Develop strategic thinkers throughout your firm

In study after study, strategic thinkers are found to be among the most highly effective leaders. But is there a way to encourage routine strategic thinking throughout an organization?

March 27, 2014 |
Steven Burns

Photo: Chaiwat via FreeDigitalPhotos.net

In study after study, strategic thinkers are found to be among the most highly effective leaders. But is there a way to encourage routine strategic thinking throughout an organization?

In 2013, Management Research Group completed a large-scale global study addressing this question. The study evaluated the leadership practices and effectiveness of 60,000 managers and executives in 140+ countries and 26 industries. 

“We found that a strategic approach to leadership was, on average, 10 times more important to the perception of effectiveness than other behaviors studied,” writes Robert Kabacoff, Ph.D., vice president of research at the firm, in a Harvard Business Review article

It was twice as important as communication (the second most important behavior) and almost 50 times more important than hands-on tactical behaviors. 

“Strategic leaders take a broad, long-range approach to problem-solving and decision-making that involves objective analysis, thinking ahead and planning,” he writes. “That means being able to think in multiple time frames, identifying what they are trying to accomplish over time and what has to happen now, in six months, in a year, in three years, to get there. It also means thinking systemically.”

In the study, the leaders who scored well on those skills were six times more likely to be seen as effective as the leaders who were low on them, independent of any of their other behaviors. They were also four times more likely to be seen as individuals with significant future potential within their organizations.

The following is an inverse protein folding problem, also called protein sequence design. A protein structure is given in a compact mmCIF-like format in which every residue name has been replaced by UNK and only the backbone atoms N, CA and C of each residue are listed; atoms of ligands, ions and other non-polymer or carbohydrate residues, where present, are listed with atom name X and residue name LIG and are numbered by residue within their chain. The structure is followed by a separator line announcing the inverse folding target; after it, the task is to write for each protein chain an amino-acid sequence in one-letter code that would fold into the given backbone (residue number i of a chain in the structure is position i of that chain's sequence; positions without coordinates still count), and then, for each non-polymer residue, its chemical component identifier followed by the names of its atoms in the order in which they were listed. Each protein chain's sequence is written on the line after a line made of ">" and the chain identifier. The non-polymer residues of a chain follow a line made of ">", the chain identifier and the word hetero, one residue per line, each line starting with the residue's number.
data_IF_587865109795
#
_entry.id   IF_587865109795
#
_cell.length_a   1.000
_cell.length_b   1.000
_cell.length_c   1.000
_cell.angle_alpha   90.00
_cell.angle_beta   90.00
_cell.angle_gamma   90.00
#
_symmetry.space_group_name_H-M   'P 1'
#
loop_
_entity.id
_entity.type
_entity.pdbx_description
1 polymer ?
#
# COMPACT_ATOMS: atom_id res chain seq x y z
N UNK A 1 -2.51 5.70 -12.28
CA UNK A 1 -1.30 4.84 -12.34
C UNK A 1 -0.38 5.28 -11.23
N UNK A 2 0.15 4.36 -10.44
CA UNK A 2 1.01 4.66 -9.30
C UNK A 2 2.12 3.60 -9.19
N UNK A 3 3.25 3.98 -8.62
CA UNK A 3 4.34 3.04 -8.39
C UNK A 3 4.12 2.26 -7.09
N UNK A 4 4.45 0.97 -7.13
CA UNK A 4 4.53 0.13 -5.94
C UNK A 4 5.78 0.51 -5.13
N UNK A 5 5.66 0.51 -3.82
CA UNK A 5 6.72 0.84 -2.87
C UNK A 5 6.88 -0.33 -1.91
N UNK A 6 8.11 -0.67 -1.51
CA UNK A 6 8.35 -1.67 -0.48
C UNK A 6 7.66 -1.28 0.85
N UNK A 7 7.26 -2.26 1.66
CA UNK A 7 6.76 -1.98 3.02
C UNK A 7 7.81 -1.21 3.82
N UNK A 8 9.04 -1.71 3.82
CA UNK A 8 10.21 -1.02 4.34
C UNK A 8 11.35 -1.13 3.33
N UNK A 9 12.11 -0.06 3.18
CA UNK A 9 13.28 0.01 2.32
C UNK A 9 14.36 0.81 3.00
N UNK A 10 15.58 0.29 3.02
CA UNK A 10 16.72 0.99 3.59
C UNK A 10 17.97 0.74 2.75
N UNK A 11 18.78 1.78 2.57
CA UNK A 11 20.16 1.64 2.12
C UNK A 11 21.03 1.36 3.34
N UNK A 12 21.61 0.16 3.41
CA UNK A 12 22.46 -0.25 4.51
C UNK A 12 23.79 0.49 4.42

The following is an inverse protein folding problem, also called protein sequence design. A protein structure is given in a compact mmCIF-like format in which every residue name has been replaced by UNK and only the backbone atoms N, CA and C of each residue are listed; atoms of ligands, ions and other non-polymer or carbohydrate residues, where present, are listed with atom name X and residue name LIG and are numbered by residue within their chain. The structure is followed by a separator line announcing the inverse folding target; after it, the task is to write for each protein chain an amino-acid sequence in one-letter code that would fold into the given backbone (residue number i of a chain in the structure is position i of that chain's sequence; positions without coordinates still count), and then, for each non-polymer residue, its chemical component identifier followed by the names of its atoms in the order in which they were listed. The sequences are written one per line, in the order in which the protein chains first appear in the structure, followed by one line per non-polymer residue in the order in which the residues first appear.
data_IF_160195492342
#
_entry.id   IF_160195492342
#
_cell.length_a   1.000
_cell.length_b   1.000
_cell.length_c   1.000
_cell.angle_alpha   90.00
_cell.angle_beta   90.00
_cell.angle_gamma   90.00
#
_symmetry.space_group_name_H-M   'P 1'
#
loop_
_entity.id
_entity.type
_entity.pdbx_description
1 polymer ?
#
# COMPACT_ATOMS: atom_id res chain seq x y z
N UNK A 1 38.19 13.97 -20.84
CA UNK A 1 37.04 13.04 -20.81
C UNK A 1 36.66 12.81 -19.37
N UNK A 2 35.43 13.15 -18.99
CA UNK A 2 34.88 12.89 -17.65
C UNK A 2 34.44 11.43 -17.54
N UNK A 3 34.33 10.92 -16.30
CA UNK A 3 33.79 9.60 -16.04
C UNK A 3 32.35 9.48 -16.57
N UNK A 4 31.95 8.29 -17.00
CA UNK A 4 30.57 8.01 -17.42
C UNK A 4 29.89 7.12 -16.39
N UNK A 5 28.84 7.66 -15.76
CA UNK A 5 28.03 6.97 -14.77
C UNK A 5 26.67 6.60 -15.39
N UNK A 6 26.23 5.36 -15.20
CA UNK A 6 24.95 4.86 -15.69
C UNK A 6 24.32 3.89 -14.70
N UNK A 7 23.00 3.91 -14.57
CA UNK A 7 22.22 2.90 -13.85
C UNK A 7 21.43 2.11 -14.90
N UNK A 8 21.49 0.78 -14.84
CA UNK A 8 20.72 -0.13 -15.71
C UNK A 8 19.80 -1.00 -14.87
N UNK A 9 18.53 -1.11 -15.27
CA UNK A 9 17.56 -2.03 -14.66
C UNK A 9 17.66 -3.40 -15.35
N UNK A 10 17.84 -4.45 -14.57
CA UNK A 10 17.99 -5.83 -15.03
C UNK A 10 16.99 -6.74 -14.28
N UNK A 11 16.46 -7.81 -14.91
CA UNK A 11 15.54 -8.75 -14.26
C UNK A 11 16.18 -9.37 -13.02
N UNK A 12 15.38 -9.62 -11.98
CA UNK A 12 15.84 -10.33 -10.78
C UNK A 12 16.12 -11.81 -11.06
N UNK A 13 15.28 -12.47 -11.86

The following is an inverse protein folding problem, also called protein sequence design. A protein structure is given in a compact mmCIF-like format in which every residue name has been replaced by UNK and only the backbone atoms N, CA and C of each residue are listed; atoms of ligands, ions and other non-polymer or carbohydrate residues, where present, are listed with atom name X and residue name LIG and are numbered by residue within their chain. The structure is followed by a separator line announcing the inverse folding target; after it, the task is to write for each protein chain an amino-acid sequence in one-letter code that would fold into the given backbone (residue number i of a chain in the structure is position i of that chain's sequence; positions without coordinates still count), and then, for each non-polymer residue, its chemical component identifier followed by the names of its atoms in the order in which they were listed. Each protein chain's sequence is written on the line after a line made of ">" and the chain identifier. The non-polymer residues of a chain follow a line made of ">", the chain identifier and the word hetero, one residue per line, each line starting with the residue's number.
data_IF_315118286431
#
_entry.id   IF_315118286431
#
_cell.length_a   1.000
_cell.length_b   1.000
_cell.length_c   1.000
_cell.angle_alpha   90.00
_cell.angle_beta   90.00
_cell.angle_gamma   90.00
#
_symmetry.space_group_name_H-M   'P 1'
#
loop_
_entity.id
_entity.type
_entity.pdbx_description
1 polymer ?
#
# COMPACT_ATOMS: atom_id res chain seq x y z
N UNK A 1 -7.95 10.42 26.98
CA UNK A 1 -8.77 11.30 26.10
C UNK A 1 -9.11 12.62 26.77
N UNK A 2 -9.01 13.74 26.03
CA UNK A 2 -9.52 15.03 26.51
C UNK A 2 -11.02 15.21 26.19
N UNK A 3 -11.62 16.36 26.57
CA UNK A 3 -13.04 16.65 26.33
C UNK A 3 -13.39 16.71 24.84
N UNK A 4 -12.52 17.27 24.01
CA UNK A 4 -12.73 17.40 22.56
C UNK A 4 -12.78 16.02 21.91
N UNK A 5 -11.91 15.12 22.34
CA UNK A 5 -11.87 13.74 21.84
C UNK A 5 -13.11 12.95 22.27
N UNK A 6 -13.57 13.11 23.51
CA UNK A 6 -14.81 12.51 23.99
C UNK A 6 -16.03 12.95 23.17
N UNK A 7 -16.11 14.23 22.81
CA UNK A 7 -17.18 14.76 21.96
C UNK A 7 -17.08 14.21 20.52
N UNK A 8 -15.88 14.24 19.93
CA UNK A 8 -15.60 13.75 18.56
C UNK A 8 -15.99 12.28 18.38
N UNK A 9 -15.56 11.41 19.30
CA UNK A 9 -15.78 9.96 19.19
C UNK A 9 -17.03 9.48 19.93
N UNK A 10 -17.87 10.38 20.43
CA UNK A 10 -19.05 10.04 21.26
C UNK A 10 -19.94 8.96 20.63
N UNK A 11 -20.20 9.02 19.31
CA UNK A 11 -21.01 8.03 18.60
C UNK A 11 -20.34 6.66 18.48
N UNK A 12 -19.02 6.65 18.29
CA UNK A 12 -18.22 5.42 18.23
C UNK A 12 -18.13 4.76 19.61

Here are some ways you can foster strategic thinking as part of your management approach:

• Encourage managers to set a regular time aside for strategic planning (alone and in meeting with others).

• Provide information to your leaders on the market, the industry, customers, competitors and new technologies that influence your business.

• Keep people informed on what is happening internally.

• Connect managers with a mentor.

• Communicate a well-articulated philosophy, mission and goal statement throughout the organization.

• Reward people for evidence of thinking, not just reacting; wherever possible, organizational culture should encourage anticipating opportunities and avoiding problems, and discourage crisis management.

• Promote a future perspective for employees by incorporating it into training and development programs; teach people what strategic thinking is and encourage them to ask “why” and “when” questions. 

Read more from Harvard Business Review.

Editor's note: This is sponsored content. The text was provided by the sponsor company. 

Steven Burns | The Business Behind Design

Steven Burns, FAIA, spent 14 years managing the firm Burns + Beyerl Architects, during that time the firm’s earnings grew at an average rate of 24% per year. After creating ArchiOffice®, the intelligent office, project management and time tracking solution for architectural firms, Steve took his management expertise to BQE Software, where he is refining their business strategy and product development.

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